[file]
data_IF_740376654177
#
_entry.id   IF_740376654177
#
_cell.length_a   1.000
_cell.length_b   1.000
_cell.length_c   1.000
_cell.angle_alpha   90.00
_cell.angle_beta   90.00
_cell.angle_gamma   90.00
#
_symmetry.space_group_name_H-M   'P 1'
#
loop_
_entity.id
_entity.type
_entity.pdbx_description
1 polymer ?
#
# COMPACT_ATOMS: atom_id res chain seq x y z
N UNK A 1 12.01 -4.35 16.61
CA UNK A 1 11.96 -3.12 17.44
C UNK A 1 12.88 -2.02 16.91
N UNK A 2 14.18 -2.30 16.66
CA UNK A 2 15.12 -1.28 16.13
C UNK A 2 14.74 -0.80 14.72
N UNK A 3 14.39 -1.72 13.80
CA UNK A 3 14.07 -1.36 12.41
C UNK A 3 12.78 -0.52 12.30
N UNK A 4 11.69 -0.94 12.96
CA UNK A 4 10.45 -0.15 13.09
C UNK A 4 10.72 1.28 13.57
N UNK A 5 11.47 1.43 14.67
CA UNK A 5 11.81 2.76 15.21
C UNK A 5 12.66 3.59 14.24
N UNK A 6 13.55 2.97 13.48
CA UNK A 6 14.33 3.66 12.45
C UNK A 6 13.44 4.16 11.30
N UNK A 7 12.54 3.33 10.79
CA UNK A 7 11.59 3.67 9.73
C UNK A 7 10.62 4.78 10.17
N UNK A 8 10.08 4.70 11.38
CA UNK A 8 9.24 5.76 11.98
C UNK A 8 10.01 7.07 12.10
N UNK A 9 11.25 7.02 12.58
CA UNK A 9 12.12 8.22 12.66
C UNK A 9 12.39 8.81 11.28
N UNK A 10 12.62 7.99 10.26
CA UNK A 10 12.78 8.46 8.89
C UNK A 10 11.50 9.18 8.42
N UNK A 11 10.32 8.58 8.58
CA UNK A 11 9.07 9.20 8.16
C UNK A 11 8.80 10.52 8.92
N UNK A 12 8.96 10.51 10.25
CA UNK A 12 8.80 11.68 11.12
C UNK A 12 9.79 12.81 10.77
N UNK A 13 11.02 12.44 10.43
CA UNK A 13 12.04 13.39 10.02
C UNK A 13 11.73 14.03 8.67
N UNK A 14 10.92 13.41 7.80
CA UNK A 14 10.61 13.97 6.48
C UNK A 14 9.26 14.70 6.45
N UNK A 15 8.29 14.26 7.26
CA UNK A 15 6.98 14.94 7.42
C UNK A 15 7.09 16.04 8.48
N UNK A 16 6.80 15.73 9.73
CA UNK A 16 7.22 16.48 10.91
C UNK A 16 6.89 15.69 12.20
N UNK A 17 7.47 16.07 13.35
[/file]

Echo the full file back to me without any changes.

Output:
data_IF_740376654177
#
_entry.id   IF_740376654177
#
_cell.length_a   1.000
_cell.length_b   1.000
_cell.length_c   1.000
_cell.angle_alpha   90.00
_cell.angle_beta   90.00
_cell.angle_gamma   90.00
#
_symmetry.space_group_name_H-M   'P 1'
#
loop_
_entity.id
_entity.type
_entity.pdbx_description
1 polymer ?
#
# COMPACT_ATOMS: atom_id res chain seq x y z
N UNK A 1 12.01 -4.35 16.61
CA UNK A 1 11.96 -3.12 17.44
C UNK A 1 12.88 -2.02 16.91
N UNK A 2 14.18 -2.30 16.66
CA UNK A 2 15.12 -1.28 16.13
C UNK A 2 14.74 -0.80 14.72
N UNK A 3 14.39 -1.72 13.80
CA UNK A 3 14.07 -1.36 12.41
C UNK A 3 12.78 -0.52 12.30
N UNK A 4 11.69 -0.94 12.96
CA UNK A 4 10.45 -0.15 13.09
C UNK A 4 10.72 1.28 13.57
N UNK A 5 11.47 1.43 14.67
CA UNK A 5 11.81 2.76 15.21
C UNK A 5 12.66 3.59 14.24
N UNK A 6 13.55 2.97 13.48
CA UNK A 6 14.33 3.66 12.45
C UNK A 6 13.44 4.16 11.30
N UNK A 7 12.54 3.33 10.79
CA UNK A 7 11.59 3.67 9.73
C UNK A 7 10.62 4.78 10.17
N UNK A 8 10.08 4.70 11.38
CA UNK A 8 9.24 5.76 11.98
C UNK A 8 10.01 7.07 12.10
N UNK A 9 11.25 7.02 12.58
CA UNK A 9 12.12 8.22 12.66
C UNK A 9 12.39 8.81 11.28
N UNK A 10 12.62 7.99 10.26
CA UNK A 10 12.78 8.46 8.89
C UNK A 10 11.50 9.18 8.42
N UNK A 11 10.32 8.58 8.58
CA UNK A 11 9.07 9.20 8.16
C UNK A 11 8.80 10.52 8.92
N UNK A 12 8.96 10.51 10.25
CA UNK A 12 8.80 11.68 11.12
C UNK A 12 9.79 12.81 10.77
N UNK A 13 11.02 12.44 10.43
CA UNK A 13 12.04 13.39 10.02
C UNK A 13 11.73 14.03 8.67
N UNK A 14 10.92 13.41 7.80
CA UNK A 14 10.61 13.97 6.48
C UNK A 14 9.26 14.70 6.45
N UNK A 15 8.29 14.26 7.26
CA UNK A 15 6.98 14.94 7.42
C UNK A 15 7.09 16.04 8.48
N UNK A 16 6.80 15.73 9.73
CA UNK A 16 7.22 16.48 10.91
C UNK A 16 6.89 15.69 12.20
N UNK A 17 7.47 16.07 13.35